Charles Luciano - Rise To Power

Rise To Power

Luciano soon became a top aide in the Masseria organization. In contrast to Arnold Rothstein, Masseria was an uneducated man with poor manners and limited management skills. By the late 1920s, Masseria's main rival was boss Salvatore Maranzano, who had come from Sicily to run the Castellammarese clan activities. This rivalry eventually escalated into the Castellammarese War, which raged from 1928 to 1931 and resulted in 60 mobster deaths.

Masseria and Maranzano were so-called "Mustache Petes", older, traditional mafia bosses who had started their criminal careers in Italy. They believed in upholding the supposed Old World Mafia principles of "honor", "tradition", "respect", and "dignity". These bosses refused to work with anyone who was not Italian or Italian-American, and were even skeptical of any man who was not Sicilian or Sicilian-American. Some bosses only worked with men from their Sicilian home village. Luciano, in contrast, was willing to work with Jewish and Irish gangsters if there was money to be made. For this reason, he was shocked to hear traditional Sicilian mafiosi lecture him about his dealings with close friend Frank Costello, whom they called "the dirty Calabrian".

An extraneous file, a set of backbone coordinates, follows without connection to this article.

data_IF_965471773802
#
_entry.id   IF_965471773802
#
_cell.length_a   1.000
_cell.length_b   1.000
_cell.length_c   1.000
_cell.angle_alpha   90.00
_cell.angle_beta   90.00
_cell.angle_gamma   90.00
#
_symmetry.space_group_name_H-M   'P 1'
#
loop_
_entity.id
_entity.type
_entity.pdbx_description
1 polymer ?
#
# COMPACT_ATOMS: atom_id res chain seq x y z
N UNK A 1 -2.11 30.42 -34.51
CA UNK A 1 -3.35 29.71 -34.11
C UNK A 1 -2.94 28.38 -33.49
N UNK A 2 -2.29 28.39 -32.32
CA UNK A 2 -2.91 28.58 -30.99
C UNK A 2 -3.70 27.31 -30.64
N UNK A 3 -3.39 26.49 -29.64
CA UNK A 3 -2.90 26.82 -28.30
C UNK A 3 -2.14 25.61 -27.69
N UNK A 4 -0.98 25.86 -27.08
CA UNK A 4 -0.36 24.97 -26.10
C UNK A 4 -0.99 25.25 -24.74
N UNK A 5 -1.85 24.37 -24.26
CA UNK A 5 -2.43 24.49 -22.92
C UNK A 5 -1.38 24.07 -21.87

Luciano soon began cultivating ties with other younger mobsters who had begun their criminal careers in the United States. Known as the Young Turks, they chafed at their bosses' conservatism. Luciano wanted to use lessons he learned from Rothstein to turn their gang activities into criminal empires. As the war progressed, this group came to include future mob leaders such as Frank Costello, Vito Genovese, Albert Anastasia, Joe Adonis, Joe Bonanno, Carlo Gambino, Joe Profaci, Tommy Gagliano, and Tommy Lucchese. The Young Turks believed that their bosses' greed and conservatism were keeping them poor while the Irish and Jewish gangs got rich. Luciano's vision was to form a national crime syndicate in which the Italian, Jewish, and Irish gangs could pool their resources and turn organized crime into a lucrative business for all.

In October 1929, Luciano was forced into a limousine at gun point by three men, beaten and stabbed, and dumped on a beach on Staten Island. He somehow survived the ordeal but was forever marked with a scar and droopy eye. The identity of his abductors was never established. When picked up by the police after the beating, Luciano said that he had no idea who did it. However, in 1953, Luciano told an interviewer that it was the police who kidnapped and beat him. Another story was that Maranzano ordered the attack. Other stories cited a jealous boyfriend and robbers. The most important consequence of this episode was the press coverage it engendered, introducing Luciano to the New York public.

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